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Book Review: 'The Evening Chorus'


If you like dark and lyrical love stories, Alan Cheuse has a suggestion for you. It's a novel by the Canadian writer Helen Humphreys, set during World War II and its aftermath. It's called "The Evening Chorus."

ALAN CHEUSE, BYLINE: James is an English airman who gets shot down over Nazi-occupied Europe. He settles in for a number of years in a prison camp where, encouraged by the commandant, he becomes a birdwatcher. Back in England, his young wife Rose is living in a small cottage on the edge of a forest called Ashdown. Restless in her freedom, she takes up with another airman on leave, who later crashes in that same patch of woods.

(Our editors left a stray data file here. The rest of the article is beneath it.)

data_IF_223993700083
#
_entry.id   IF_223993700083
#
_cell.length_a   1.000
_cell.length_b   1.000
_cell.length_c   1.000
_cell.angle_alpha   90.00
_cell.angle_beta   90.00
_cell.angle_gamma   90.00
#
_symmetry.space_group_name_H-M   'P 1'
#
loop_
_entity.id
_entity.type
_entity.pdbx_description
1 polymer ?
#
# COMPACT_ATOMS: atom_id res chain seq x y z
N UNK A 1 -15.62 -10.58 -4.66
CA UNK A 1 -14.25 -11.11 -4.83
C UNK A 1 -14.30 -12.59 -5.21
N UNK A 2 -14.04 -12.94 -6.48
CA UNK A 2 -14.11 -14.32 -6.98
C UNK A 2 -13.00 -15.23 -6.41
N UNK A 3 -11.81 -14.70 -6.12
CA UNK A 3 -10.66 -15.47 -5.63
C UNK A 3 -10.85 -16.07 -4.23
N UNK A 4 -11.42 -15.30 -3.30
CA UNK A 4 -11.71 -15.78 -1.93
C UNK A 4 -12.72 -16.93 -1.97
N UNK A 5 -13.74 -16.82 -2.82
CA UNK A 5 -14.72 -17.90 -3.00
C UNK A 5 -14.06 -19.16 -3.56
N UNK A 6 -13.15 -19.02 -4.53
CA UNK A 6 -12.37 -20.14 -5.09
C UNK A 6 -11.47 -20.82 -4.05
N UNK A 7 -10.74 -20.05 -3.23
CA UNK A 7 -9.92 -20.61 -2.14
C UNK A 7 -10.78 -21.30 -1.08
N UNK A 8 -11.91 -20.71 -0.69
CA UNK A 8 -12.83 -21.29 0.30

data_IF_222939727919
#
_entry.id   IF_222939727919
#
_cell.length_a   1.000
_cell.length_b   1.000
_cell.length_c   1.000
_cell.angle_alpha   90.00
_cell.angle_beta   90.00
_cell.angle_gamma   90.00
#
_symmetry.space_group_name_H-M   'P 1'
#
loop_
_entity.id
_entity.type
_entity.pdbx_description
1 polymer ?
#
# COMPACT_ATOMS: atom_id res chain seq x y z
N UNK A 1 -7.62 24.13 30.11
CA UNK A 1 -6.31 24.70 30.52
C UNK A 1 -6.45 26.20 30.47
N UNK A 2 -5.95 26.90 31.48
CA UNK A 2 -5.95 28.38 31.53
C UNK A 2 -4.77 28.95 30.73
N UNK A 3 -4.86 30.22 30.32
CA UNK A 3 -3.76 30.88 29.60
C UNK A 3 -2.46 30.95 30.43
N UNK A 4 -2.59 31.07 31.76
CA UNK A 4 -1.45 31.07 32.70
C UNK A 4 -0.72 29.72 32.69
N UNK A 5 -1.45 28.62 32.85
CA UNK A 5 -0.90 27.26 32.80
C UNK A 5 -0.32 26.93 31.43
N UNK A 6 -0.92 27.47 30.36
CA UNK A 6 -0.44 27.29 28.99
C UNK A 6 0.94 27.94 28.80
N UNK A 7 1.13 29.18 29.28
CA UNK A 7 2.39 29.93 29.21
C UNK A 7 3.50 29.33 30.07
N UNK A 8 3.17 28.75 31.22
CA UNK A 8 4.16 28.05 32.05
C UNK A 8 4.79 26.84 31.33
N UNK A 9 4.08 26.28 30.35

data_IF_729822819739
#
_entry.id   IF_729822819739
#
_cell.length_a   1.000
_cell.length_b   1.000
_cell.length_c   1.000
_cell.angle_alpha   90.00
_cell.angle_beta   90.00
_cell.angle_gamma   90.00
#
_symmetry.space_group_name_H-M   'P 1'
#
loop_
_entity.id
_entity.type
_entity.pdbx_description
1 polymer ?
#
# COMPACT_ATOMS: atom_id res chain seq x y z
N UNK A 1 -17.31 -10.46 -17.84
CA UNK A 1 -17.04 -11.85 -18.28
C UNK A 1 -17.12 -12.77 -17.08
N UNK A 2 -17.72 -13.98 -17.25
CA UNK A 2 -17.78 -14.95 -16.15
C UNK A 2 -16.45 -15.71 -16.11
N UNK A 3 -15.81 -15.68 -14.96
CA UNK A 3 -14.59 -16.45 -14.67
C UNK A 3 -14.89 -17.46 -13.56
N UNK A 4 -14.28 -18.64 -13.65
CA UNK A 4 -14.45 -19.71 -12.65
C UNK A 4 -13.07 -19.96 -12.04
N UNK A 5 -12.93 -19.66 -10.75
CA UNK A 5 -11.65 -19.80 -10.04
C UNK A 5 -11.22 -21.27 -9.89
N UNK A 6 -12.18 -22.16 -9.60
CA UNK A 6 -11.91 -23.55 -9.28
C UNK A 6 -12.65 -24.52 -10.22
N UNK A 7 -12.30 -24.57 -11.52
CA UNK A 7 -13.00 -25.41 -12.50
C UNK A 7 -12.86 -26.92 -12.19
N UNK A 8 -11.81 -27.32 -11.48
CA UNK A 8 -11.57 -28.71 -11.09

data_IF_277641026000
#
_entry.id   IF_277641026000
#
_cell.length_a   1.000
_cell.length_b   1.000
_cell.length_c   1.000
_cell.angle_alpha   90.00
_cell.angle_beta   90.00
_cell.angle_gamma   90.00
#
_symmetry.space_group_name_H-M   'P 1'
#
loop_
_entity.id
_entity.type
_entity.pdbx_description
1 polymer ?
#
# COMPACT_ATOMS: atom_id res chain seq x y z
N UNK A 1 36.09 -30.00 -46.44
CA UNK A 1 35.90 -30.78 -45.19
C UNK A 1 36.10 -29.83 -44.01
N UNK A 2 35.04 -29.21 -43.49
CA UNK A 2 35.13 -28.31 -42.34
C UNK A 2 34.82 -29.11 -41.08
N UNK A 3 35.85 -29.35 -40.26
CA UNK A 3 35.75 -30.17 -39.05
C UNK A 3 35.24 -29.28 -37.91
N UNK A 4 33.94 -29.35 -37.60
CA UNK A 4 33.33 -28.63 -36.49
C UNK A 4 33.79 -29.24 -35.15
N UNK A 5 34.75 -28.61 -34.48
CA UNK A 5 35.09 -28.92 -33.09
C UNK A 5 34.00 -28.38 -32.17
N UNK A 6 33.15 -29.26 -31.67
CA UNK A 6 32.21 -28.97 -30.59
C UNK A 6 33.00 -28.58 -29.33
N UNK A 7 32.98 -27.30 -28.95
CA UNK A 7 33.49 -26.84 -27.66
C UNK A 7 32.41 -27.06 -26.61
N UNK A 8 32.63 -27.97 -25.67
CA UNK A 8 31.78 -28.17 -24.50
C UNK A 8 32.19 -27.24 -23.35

The best of this hypnotic little novel comes to us at the border between speech and gesture, in the play of language and action, in the way that, at one point, Rose, the unfaithful wife, takes a macabre souvenir from the crash site of her late lover, a tooth that she sometimes slips into her mouth, feeling the cold clink of it against her own teeth, the small weight of it, like a word just before it's said. Because of moments like this and many others, "The Evening Chorus" deserves a special place on your reading list this winter.

MCEVERS: The book is "The Evening Chorus" by Helen Humphreys. Our reviewer is Alan Cheuse. Transcript provided by NPR, Copyright NPR.

Alan Cheuse died on July 31, 2015. He had been in a car accident in California earlier in the month. He was 75. Listen to NPR Special Correspondent Susan Stamburg's retrospective on his life and career.
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